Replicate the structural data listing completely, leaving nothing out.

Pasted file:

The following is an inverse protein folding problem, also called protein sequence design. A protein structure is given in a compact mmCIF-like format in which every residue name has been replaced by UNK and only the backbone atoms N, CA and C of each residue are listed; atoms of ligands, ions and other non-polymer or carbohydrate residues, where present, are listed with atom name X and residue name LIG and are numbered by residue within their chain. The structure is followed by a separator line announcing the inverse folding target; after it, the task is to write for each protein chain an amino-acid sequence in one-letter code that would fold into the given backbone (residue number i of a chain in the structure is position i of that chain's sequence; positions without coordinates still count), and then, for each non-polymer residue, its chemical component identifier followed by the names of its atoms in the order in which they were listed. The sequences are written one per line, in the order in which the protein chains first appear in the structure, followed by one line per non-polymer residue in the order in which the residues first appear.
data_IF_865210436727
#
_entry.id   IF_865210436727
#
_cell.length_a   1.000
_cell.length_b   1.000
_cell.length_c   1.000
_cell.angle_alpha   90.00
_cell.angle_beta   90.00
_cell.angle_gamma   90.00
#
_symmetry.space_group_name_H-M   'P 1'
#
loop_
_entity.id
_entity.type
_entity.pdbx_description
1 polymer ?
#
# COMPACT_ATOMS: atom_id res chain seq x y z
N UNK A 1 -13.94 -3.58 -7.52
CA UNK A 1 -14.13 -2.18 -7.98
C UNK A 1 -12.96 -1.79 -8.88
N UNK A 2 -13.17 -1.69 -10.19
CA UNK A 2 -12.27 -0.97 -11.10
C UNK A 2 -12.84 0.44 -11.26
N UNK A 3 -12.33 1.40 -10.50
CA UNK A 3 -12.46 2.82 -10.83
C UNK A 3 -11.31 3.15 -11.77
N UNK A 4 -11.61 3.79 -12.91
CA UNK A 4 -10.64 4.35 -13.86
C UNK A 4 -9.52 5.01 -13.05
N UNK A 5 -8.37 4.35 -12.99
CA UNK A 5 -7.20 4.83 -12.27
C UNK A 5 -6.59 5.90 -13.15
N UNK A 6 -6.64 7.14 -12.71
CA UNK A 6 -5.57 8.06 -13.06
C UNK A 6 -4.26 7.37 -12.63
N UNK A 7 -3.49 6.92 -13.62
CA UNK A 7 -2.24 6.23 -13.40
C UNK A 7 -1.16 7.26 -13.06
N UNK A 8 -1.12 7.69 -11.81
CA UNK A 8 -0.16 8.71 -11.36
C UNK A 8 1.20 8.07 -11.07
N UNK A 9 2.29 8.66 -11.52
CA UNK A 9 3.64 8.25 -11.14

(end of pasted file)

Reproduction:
The following is an inverse protein folding problem, also called protein sequence design. A protein structure is given in a compact mmCIF-like format in which every residue name has been replaced by UNK and only the backbone atoms N, CA and C of each residue are listed; atoms of ligands, ions and other non-polymer or carbohydrate residues, where present, are listed with atom name X and residue name LIG and are numbered by residue within their chain. The structure is followed by a separator line announcing the inverse folding target; after it, the task is to write for each protein chain an amino-acid sequence in one-letter code that would fold into the given backbone (residue number i of a chain in the structure is position i of that chain's sequence; positions without coordinates still count), and then, for each non-polymer residue, its chemical component identifier followed by the names of its atoms in the order in which they were listed. The sequences are written one per line, in the order in which the protein chains first appear in the structure, followed by one line per non-polymer residue in the order in which the residues first appear.
data_IF_865210436727
#
_entry.id   IF_865210436727
#
_cell.length_a   1.000
_cell.length_b   1.000
_cell.length_c   1.000
_cell.angle_alpha   90.00
_cell.angle_beta   90.00
_cell.angle_gamma   90.00
#
_symmetry.space_group_name_H-M   'P 1'
#
loop_
_entity.id
_entity.type
_entity.pdbx_description
1 polymer ?
#
# COMPACT_ATOMS: atom_id res chain seq x y z
N UNK A 1 -13.94 -3.58 -7.52
CA UNK A 1 -14.13 -2.18 -7.98
C UNK A 1 -12.96 -1.79 -8.88
N UNK A 2 -13.17 -1.69 -10.19
CA UNK A 2 -12.27 -0.97 -11.10
C UNK A 2 -12.84 0.44 -11.26
N UNK A 3 -12.33 1.40 -10.50
CA UNK A 3 -12.46 2.82 -10.83
C UNK A 3 -11.31 3.15 -11.77
N UNK A 4 -11.61 3.79 -12.91
CA UNK A 4 -10.64 4.35 -13.86
C UNK A 4 -9.52 5.01 -13.05
N UNK A 5 -8.37 4.35 -12.99
CA UNK A 5 -7.20 4.83 -12.27
C UNK A 5 -6.59 5.90 -13.15
N UNK A 6 -6.64 7.14 -12.71
CA UNK A 6 -5.57 8.06 -13.06
C UNK A 6 -4.26 7.37 -12.63
N UNK A 7 -3.49 6.92 -13.62
CA UNK A 7 -2.24 6.23 -13.40
C UNK A 7 -1.16 7.26 -13.06
N UNK A 8 -1.12 7.69 -11.81
CA UNK A 8 -0.16 8.71 -11.36
C UNK A 8 1.20 8.07 -11.07
N UNK A 9 2.29 8.66 -11.52
CA UNK A 9 3.64 8.25 -11.14